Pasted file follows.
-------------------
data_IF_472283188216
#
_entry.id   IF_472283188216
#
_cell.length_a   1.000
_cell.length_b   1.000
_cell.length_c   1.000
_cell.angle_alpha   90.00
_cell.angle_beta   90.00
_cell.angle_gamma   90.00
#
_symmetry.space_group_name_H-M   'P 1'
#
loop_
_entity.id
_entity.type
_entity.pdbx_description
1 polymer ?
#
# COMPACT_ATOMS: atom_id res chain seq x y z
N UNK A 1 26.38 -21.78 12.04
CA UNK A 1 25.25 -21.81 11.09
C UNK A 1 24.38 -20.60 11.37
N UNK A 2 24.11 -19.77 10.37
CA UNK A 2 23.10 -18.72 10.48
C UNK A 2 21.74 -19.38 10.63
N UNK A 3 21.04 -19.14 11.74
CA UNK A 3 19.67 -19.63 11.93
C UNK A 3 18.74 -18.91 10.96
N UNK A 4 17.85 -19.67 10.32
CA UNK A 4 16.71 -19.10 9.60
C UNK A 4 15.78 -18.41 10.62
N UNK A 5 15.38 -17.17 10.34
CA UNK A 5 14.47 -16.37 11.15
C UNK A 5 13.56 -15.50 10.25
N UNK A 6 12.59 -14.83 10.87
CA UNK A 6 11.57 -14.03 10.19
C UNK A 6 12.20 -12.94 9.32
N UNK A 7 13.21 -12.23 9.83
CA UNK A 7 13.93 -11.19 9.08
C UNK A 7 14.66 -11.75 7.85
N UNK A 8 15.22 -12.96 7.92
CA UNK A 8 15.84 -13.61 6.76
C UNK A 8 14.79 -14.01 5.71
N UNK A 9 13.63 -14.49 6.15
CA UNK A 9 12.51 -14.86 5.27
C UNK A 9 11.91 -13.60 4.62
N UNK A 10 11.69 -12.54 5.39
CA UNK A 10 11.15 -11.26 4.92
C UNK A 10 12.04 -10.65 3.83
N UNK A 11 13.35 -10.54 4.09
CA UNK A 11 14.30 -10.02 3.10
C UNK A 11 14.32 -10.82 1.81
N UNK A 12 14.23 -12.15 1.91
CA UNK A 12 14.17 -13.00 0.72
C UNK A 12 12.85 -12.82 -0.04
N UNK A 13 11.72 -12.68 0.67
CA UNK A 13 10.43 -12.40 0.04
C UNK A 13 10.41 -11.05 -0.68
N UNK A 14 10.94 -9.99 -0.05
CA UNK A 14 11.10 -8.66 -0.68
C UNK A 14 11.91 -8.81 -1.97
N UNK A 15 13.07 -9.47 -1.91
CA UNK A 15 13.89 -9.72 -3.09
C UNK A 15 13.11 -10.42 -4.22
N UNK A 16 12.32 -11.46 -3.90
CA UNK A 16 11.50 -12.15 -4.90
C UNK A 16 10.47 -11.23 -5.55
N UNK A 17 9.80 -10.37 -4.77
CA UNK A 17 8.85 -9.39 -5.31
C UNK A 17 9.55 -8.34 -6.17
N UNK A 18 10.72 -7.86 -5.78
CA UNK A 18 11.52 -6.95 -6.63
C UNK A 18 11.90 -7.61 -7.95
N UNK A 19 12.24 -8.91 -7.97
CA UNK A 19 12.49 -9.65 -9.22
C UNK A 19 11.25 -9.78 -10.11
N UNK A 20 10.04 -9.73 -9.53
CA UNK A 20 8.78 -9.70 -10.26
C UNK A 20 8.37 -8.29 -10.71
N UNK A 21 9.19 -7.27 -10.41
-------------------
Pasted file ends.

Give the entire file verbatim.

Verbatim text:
data_IF_472283188216
#
_entry.id   IF_472283188216
#
_cell.length_a   1.000
_cell.length_b   1.000
_cell.length_c   1.000
_cell.angle_alpha   90.00
_cell.angle_beta   90.00
_cell.angle_gamma   90.00
#
_symmetry.space_group_name_H-M   'P 1'
#
loop_
_entity.id
_entity.type
_entity.pdbx_description
1 polymer ?
#
# COMPACT_ATOMS: atom_id res chain seq x y z
N UNK A 1 26.38 -21.78 12.04
CA UNK A 1 25.25 -21.81 11.09
C UNK A 1 24.38 -20.60 11.37
N UNK A 2 24.11 -19.77 10.37
CA UNK A 2 23.10 -18.72 10.48
C UNK A 2 21.74 -19.38 10.63
N UNK A 3 21.04 -19.14 11.74
CA UNK A 3 19.67 -19.63 11.93
C UNK A 3 18.74 -18.91 10.96
N UNK A 4 17.85 -19.67 10.32
CA UNK A 4 16.71 -19.10 9.60
C UNK A 4 15.78 -18.41 10.62
N UNK A 5 15.38 -17.17 10.34
CA UNK A 5 14.47 -16.37 11.15
C UNK A 5 13.56 -15.50 10.25
N UNK A 6 12.59 -14.83 10.87
CA UNK A 6 11.57 -14.03 10.19
C UNK A 6 12.20 -12.94 9.32
N UNK A 7 13.21 -12.23 9.83
CA UNK A 7 13.93 -11.19 9.08
C UNK A 7 14.66 -11.75 7.85
N UNK A 8 15.22 -12.96 7.92
CA UNK A 8 15.84 -13.61 6.76
C UNK A 8 14.79 -14.01 5.71
N UNK A 9 13.63 -14.49 6.15
CA UNK A 9 12.51 -14.86 5.27
C UNK A 9 11.91 -13.60 4.62
N UNK A 10 11.69 -12.54 5.39
CA UNK A 10 11.15 -11.26 4.92
C UNK A 10 12.04 -10.65 3.83
N UNK A 11 13.35 -10.54 4.09
CA UNK A 11 14.30 -10.02 3.10
C UNK A 11 14.32 -10.82 1.81
N UNK A 12 14.23 -12.15 1.91
CA UNK A 12 14.17 -13.00 0.72
C UNK A 12 12.85 -12.82 -0.04
N UNK A 13 11.72 -12.68 0.67
CA UNK A 13 10.43 -12.40 0.04
C UNK A 13 10.41 -11.05 -0.68
N UNK A 14 10.94 -9.99 -0.05
CA UNK A 14 11.10 -8.66 -0.68
C UNK A 14 11.91 -8.81 -1.97
N UNK A 15 13.07 -9.47 -1.91
CA UNK A 15 13.89 -9.72 -3.09
C UNK A 15 13.11 -10.42 -4.22
N UNK A 16 12.32 -11.46 -3.90
CA UNK A 16 11.50 -12.15 -4.90
C UNK A 16 10.47 -11.23 -5.55
N UNK A 17 9.80 -10.37 -4.77
CA UNK A 17 8.85 -9.39 -5.31
C UNK A 17 9.55 -8.34 -6.17
N UNK A 18 10.72 -7.86 -5.78
CA UNK A 18 11.52 -6.95 -6.63
C UNK A 18 11.90 -7.61 -7.95
N UNK A 19 12.24 -8.91 -7.97
CA UNK A 19 12.49 -9.65 -9.22
C UNK A 19 11.25 -9.78 -10.11
N UNK A 20 10.04 -9.73 -9.53
CA UNK A 20 8.78 -9.70 -10.26
C UNK A 20 8.37 -8.29 -10.71
N UNK A 21 9.19 -7.27 -10.41